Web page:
k is 0.13, from which:

er = 0.068.10-3.s2

where s is in metres and er in millimetres. For example, for s = 100m, er = 0.7mm.

The effect of refraction is almost totally eliminated by using equal fore- and
backsights (because atmospheric conditions along the fore- and backsights will not be
completely identical, there will be a small residual error).


Collimation error is much more significant than the other errors. It should be kept as
small as possible so that one need not be too precise in ensuring that fore- and
backsights are of equal length (these are usually paced out). It is possible to determine
the collimation error and reduce its size using the so-called Two-peg test. There are
three steps involved in this procedure:

1. Set out and mark on the ground (with wooden pegs driven into the earth, or
roofing nails in tar) two point some 30m apart. Set up the the level exactly mid-
way (within 0.5m) between them:

Take measurements of backsight and foresight for this first setup. The height
difference δ h1 will be free of the effects of collimation error:

δ h1 = b1 - f1 = (b + sb.α ) - (f + sf.α )
= b - f + α .(sb - sf)

= b - f (because sb = sf )

2. Next, move the level to a position just beyond the fore staff position (about 5m):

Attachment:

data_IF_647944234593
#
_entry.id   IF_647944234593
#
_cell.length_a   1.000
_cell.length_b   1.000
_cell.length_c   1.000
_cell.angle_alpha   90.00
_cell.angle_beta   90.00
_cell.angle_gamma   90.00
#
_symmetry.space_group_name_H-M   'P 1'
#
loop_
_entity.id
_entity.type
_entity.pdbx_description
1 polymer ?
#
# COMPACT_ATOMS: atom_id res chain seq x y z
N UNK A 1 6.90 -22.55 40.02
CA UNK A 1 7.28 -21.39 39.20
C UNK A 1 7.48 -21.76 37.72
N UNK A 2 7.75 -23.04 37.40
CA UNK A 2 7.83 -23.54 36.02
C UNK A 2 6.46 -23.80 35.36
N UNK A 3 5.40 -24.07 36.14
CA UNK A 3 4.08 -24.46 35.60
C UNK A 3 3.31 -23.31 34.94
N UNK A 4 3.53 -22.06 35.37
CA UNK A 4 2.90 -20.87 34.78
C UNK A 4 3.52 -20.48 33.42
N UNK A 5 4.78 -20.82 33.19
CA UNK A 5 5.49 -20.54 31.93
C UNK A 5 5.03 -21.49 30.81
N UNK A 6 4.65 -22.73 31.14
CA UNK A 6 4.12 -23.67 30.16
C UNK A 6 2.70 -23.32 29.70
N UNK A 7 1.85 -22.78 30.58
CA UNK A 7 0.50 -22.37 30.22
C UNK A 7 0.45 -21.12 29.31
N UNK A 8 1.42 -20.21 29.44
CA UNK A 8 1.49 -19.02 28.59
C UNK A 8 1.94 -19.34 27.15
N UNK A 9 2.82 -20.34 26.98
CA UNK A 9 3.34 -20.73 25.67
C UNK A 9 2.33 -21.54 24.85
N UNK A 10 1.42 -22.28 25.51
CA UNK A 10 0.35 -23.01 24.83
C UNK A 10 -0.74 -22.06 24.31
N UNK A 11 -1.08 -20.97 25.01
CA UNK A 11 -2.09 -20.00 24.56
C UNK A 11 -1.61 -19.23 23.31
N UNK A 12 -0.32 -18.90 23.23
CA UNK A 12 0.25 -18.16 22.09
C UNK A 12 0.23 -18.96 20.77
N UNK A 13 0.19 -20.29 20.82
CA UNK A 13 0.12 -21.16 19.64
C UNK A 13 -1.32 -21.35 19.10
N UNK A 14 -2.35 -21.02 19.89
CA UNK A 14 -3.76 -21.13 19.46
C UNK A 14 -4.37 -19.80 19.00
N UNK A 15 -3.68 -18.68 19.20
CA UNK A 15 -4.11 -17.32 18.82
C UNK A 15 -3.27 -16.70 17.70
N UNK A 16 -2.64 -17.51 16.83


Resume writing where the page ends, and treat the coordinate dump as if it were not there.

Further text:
Then repeat the readings. In this case, sb = 35m and sf = 5m. Then:

δ h2 = b2 - f2 = (b + sb.α ) - (f + sf.α )
= b - f + α .(sb - sf)
≠ b - f (because sb ≠ sf)

Obviously, this height difference is burdened with the effect of a collimation

error over 30m.

3. The difference δ h2 - δ h1 can be used to calculate what the true backsight

reading would be for the second setup, if collimation error were not present:

s b - sf 30
b = b2 - .( δh 2 - δh1 ) = b 2 - .( δh 2 - δh1 )
sb 35

In the case of older levels with tubular bubbles the adjustment consists of tilting
the level using the levelling screws until the desired staff reading appears on the
cross-hair. Then the adjusting screws on the tubular level are adjusted until the
bubble is level. For modern levels with automatic compensators the adjustment
involves moving the cross-hairs vertically using their adjusting screws until the
desired reading is obtained.

The entire process should be repeated as a check. It is practically impossible to adjust

the instrument so that no collimation error exists - the purpose of the adjustment is to
reduce the size of this error. If the discrepancy δ h2 - δ h1 can be reduced to around
2mm this is perfectly adequate, provided sight lengths are thereafter kept reasonably

(These notes are based on lectures by Professor Charles Merry, University of Cape
Town, at the 1998 GLOSS Training Course at UCT. Figures by Gillian Spencer.)